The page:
Mumbai/ New Delhi | Mukul Sharma: Much of present day's climate change activism stems from the understanding of trans-apocalyptic world. That is, one day the world as we see today will cease to exist as it will succumb to an optimal degree of climate change. However, for Mumbai-based Vidhi Bubna, founder of India's first grant for scuba diving, this isn't the case. Having seen the blooming Coral Reefs in Indian ocean turning white due to bleaching within a brief span of 20 days, she seconds that we are in the middle of an ecological crisis when the deterioration of environment is ongoing.

"You might feel that 20 days is a short period to observe climate change. But within that span I saw corals that were colorful and bloomed were bleaching and turning white," 23-year-old Vidhi Bubna told Jagran English, adding that she knows people who saw such changes even within a span of seven days.

Coral bleaching takes place when ocean temperatures get too warm for corals to survive. The coral first "bleaches" and then turns white to eventually die down. The dying down of Corals results in the dying down of much of underwater ecosystem in Oceans, as they provide habitat and food source for aquatic animals. Without corals, these organisms die down too.

"Coral bleaching is real," Vidhi argues, adding that its extent is going unnoticed by many.

After completing the training and required certifications for scuba diving, Vidhi says that she came to know that people in India rarely had the access to the underwater world of Coral Reefs. This, Vidhi adds, was more to do with lack of funding than the absence of passionate individuals.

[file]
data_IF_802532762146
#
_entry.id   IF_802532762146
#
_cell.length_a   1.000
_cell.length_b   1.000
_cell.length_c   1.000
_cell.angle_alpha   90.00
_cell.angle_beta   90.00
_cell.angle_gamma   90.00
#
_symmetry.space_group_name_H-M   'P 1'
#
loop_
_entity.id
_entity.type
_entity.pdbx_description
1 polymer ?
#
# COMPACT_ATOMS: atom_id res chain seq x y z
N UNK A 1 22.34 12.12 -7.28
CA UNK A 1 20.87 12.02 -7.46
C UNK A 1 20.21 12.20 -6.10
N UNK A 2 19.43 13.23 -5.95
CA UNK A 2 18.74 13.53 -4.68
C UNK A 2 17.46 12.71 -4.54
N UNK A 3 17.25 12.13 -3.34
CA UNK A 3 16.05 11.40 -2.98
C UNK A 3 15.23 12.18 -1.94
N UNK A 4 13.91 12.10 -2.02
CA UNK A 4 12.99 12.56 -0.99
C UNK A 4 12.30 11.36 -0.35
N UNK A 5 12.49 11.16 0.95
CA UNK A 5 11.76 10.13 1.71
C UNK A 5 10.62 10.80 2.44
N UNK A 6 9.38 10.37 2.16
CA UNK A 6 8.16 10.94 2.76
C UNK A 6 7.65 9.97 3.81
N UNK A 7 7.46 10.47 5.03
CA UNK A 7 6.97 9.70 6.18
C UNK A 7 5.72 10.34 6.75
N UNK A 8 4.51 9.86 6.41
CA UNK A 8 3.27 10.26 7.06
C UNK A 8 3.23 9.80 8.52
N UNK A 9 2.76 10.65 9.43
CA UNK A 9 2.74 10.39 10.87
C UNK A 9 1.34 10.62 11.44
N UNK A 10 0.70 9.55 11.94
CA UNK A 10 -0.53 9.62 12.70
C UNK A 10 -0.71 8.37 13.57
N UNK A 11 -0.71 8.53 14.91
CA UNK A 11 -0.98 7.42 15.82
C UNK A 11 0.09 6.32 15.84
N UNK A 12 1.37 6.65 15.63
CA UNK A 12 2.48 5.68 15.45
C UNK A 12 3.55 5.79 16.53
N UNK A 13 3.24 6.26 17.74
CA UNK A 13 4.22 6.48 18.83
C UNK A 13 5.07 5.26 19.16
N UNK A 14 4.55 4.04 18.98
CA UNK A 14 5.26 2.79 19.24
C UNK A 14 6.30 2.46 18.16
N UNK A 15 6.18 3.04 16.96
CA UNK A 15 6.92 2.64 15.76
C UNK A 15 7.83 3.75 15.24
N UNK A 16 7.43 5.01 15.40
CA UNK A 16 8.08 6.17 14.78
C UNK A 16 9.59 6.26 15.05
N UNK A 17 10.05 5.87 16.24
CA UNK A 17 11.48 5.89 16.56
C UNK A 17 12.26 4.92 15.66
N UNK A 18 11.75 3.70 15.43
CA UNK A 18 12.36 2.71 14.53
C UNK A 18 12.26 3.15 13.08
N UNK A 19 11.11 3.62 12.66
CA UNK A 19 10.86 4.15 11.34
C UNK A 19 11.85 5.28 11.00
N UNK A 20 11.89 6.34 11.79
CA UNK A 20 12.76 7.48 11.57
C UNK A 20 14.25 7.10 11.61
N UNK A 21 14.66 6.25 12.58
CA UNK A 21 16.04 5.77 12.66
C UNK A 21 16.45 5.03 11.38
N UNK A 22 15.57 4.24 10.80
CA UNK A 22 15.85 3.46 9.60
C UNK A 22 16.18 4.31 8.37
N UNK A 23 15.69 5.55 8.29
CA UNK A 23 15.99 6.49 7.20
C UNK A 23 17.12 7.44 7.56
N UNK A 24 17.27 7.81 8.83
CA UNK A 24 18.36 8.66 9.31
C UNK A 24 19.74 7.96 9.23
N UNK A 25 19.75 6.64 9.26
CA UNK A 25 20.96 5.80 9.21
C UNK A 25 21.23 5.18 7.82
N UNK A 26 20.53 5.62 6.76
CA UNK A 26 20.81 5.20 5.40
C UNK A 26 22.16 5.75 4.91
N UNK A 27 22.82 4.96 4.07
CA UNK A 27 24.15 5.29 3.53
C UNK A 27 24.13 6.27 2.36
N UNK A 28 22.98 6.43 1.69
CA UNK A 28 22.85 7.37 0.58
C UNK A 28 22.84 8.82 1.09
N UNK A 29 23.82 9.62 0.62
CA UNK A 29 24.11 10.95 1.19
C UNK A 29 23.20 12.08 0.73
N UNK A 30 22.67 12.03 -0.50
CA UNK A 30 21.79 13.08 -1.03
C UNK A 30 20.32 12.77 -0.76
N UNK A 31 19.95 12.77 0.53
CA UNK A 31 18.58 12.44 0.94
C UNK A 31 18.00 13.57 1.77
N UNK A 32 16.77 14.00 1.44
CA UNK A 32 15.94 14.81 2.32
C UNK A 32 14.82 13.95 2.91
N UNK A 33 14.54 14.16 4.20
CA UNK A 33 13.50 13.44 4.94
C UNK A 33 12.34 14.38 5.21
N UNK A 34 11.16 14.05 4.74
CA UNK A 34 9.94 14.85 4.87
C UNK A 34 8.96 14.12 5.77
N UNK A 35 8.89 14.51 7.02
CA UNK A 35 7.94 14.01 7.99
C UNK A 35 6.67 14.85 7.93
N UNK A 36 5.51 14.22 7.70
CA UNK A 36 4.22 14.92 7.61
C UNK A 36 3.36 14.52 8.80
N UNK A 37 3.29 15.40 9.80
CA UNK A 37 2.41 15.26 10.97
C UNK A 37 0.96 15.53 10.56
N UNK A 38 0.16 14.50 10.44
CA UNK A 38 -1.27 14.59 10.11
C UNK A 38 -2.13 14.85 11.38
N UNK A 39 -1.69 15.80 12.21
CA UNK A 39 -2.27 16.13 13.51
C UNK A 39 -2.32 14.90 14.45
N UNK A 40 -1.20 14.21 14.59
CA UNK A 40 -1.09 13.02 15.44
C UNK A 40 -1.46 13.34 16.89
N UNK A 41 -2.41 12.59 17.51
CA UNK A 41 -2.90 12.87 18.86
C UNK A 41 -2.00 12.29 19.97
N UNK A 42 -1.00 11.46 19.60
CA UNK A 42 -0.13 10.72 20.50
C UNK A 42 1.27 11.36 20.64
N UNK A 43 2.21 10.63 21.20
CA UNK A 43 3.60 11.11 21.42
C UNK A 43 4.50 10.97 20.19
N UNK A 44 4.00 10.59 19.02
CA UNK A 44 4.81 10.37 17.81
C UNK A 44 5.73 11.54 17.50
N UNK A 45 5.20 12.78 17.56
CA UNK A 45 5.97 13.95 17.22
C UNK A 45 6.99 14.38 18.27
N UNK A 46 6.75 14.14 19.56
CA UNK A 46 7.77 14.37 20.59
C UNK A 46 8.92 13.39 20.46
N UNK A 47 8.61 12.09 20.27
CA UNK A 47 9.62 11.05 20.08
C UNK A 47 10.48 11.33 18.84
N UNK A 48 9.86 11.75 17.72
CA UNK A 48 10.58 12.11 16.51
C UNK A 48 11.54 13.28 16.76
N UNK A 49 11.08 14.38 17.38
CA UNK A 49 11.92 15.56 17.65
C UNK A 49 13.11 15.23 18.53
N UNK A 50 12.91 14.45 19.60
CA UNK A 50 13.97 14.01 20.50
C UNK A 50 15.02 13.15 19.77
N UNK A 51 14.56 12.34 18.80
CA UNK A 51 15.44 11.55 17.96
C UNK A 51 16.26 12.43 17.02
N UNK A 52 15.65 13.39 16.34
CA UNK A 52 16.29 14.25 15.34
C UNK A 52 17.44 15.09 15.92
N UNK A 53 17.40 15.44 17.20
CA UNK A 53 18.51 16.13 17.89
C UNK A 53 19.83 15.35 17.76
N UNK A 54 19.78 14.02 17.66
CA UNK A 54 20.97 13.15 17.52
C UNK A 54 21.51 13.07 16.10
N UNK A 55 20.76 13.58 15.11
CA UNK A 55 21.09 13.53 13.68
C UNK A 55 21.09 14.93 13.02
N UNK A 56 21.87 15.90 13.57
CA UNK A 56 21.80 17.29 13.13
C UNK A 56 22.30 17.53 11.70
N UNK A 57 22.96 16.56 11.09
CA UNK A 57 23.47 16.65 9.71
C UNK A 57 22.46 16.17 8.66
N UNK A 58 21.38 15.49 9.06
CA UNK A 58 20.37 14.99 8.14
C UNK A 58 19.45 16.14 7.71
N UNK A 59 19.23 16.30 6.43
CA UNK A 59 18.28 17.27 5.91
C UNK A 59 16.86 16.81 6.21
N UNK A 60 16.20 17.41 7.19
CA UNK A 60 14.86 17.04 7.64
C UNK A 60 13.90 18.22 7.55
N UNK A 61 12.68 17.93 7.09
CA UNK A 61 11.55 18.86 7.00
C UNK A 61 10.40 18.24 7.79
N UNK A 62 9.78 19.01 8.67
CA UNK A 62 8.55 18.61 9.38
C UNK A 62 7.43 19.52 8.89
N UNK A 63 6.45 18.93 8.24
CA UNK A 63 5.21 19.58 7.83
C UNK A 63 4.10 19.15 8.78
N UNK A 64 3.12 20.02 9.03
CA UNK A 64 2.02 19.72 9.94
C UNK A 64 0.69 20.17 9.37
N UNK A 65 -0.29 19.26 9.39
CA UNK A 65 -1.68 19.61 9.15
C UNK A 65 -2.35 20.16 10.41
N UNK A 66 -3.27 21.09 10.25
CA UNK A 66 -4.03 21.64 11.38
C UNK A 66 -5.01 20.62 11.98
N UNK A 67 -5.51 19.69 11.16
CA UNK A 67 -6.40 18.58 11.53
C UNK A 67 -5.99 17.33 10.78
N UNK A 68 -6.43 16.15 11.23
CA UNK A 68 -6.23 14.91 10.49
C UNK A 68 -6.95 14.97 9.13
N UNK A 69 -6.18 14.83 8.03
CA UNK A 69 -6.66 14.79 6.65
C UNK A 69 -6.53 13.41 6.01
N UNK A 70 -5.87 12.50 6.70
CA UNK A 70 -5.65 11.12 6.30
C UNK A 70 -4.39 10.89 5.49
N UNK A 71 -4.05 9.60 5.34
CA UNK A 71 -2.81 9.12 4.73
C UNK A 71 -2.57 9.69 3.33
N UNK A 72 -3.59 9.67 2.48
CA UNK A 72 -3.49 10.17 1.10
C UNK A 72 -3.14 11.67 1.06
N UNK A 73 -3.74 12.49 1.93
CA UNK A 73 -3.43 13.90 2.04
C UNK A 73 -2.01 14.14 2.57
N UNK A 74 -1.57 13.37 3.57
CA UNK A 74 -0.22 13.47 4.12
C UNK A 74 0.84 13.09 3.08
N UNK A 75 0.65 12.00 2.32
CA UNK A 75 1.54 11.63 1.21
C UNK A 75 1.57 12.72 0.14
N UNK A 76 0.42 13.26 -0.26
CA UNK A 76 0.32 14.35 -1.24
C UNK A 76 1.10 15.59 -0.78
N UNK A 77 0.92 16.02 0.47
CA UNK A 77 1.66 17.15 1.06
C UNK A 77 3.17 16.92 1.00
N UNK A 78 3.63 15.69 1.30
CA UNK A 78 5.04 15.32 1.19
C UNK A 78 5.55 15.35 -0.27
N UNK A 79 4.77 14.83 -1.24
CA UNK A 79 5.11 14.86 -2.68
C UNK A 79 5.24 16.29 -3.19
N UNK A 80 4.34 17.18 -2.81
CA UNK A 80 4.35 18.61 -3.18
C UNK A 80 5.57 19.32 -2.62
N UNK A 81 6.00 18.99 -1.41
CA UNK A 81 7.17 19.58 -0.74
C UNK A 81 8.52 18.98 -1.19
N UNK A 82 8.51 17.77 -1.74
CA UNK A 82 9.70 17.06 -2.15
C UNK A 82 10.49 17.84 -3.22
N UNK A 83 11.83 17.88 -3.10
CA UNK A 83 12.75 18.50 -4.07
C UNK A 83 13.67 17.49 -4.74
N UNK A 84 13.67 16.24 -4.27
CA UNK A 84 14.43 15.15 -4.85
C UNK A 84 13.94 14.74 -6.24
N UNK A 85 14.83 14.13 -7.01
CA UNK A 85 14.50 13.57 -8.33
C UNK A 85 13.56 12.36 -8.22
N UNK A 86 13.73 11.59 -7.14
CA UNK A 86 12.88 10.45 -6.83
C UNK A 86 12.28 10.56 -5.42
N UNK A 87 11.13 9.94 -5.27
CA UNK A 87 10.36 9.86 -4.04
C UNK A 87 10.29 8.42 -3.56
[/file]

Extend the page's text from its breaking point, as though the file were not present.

Thereby, Vidhi Bubna founded 'Coral Warriors', India's first diving grant that recognises the role that first hand observations during diving can make in combating climate change, "with the intention of sponsoring the Indian citizens to go diving".

'We want to sponsor people who want to make an impact'

"Diving grants like this in countries like the UK, Australia, USA and other countries already exist but in India this is the first one," Vidhi says.

Since each grant entails a considerable amount of 70,000, according to website, Vidhi contends that the selection criterion for the applicants is stringent.

"We only take people who are going to work on an active project related to Climate Change or marine life in particular and the one who want to dive," says Vidhi.

"We want to sponsor people who want to make an impact," Vidhi adds further.

While you may hear a lot about what all can be done to prevent deforestation or melting down of glaciers, not much is reported on prevention of coral bleaching. Vidhi says that she would like this to change. "We need more people to stand up for causes. People won't really know what the Corals are till they observe them. That's why, we want to sponsor people go diving so that can actually see the changes happening and take immediate action," Vidhi told Jagran English.

Asked if Indians are aware about the extent of damage being done to the marine life along its vast coastline of 7,516 km, Vidhi says that for most part, one can't go and observe underwater marine life because it's that polluted.

Trying to take an optimistic peek into future of diving from India, Vidhi says that ten years down the line 'Coral Warriors' would have sent "a lot of Indians to dive". She adds that she would like to see Indians heading the global narrative on climate change on their own. "I want to see an Indian doing that worldwide," Vidhi completes.

Posted By: Aalok Sensharma